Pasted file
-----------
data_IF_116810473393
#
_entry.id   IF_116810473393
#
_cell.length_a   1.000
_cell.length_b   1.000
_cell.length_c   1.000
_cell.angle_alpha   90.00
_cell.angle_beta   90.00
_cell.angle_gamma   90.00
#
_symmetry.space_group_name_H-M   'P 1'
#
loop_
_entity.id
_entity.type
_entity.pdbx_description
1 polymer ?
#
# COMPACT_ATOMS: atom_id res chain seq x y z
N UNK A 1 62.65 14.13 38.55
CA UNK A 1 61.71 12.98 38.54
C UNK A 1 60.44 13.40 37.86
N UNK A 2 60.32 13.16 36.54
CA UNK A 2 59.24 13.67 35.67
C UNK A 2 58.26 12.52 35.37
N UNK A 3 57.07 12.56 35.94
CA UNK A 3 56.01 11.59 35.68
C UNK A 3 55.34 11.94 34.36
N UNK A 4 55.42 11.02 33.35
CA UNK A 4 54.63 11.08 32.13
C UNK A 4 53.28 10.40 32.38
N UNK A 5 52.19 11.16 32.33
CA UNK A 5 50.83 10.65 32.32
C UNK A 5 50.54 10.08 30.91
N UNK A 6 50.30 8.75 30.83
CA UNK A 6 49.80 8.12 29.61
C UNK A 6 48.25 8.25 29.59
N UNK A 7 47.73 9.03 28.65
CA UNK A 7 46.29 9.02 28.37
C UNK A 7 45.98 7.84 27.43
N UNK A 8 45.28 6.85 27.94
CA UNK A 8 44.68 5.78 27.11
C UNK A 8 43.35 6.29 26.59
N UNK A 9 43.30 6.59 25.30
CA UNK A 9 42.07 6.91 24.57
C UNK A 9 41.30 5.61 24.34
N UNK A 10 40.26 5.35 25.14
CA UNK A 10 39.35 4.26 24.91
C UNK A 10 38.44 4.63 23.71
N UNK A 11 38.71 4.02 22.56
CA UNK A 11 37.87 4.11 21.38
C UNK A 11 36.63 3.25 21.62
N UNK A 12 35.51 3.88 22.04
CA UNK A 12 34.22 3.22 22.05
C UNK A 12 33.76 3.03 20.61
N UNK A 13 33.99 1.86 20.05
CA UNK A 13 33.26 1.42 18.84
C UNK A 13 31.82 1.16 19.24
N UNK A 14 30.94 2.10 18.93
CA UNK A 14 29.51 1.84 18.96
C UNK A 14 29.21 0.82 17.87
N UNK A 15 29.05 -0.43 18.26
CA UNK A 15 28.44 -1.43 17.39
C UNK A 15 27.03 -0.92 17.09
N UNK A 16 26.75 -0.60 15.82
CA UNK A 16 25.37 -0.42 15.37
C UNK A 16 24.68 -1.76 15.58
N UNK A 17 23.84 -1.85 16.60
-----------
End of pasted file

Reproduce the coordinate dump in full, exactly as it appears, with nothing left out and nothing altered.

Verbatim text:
data_IF_116810473393
#
_entry.id   IF_116810473393
#
_cell.length_a   1.000
_cell.length_b   1.000
_cell.length_c   1.000
_cell.angle_alpha   90.00
_cell.angle_beta   90.00
_cell.angle_gamma   90.00
#
_symmetry.space_group_name_H-M   'P 1'
#
loop_
_entity.id
_entity.type
_entity.pdbx_description
1 polymer ?
#
# COMPACT_ATOMS: atom_id res chain seq x y z
N UNK A 1 62.65 14.13 38.55
CA UNK A 1 61.71 12.98 38.54
C UNK A 1 60.44 13.40 37.86
N UNK A 2 60.32 13.16 36.54
CA UNK A 2 59.24 13.67 35.67
C UNK A 2 58.26 12.52 35.37
N UNK A 3 57.07 12.56 35.94
CA UNK A 3 56.01 11.59 35.68
C UNK A 3 55.34 11.94 34.36
N UNK A 4 55.42 11.02 33.35
CA UNK A 4 54.63 11.08 32.13
C UNK A 4 53.28 10.40 32.38
N UNK A 5 52.19 11.16 32.33
CA UNK A 5 50.83 10.65 32.32
C UNK A 5 50.54 10.08 30.91
N UNK A 6 50.30 8.75 30.83
CA UNK A 6 49.80 8.12 29.61
C UNK A 6 48.25 8.25 29.59
N UNK A 7 47.73 9.03 28.65
CA UNK A 7 46.29 9.02 28.37
C UNK A 7 45.98 7.84 27.43
N UNK A 8 45.28 6.85 27.94
CA UNK A 8 44.68 5.78 27.11
C UNK A 8 43.35 6.29 26.59
N UNK A 9 43.30 6.59 25.30
CA UNK A 9 42.07 6.91 24.57
C UNK A 9 41.30 5.61 24.34
N UNK A 10 40.26 5.35 25.14
CA UNK A 10 39.35 4.26 24.91
C UNK A 10 38.44 4.63 23.71
N UNK A 11 38.71 4.02 22.56
CA UNK A 11 37.87 4.11 21.38
C UNK A 11 36.63 3.25 21.62
N UNK A 12 35.51 3.88 22.04
CA UNK A 12 34.22 3.22 22.05
C UNK A 12 33.76 3.03 20.61
N UNK A 13 33.99 1.86 20.05
CA UNK A 13 33.26 1.42 18.84
C UNK A 13 31.82 1.16 19.24
N UNK A 14 30.94 2.10 18.93
CA UNK A 14 29.51 1.84 18.96
C UNK A 14 29.21 0.82 17.87
N UNK A 15 29.05 -0.43 18.26
CA UNK A 15 28.44 -1.43 17.39
C UNK A 15 27.03 -0.92 17.09
N UNK A 16 26.75 -0.60 15.82
CA UNK A 16 25.37 -0.42 15.37
C UNK A 16 24.68 -1.76 15.58
N UNK A 17 23.84 -1.85 16.60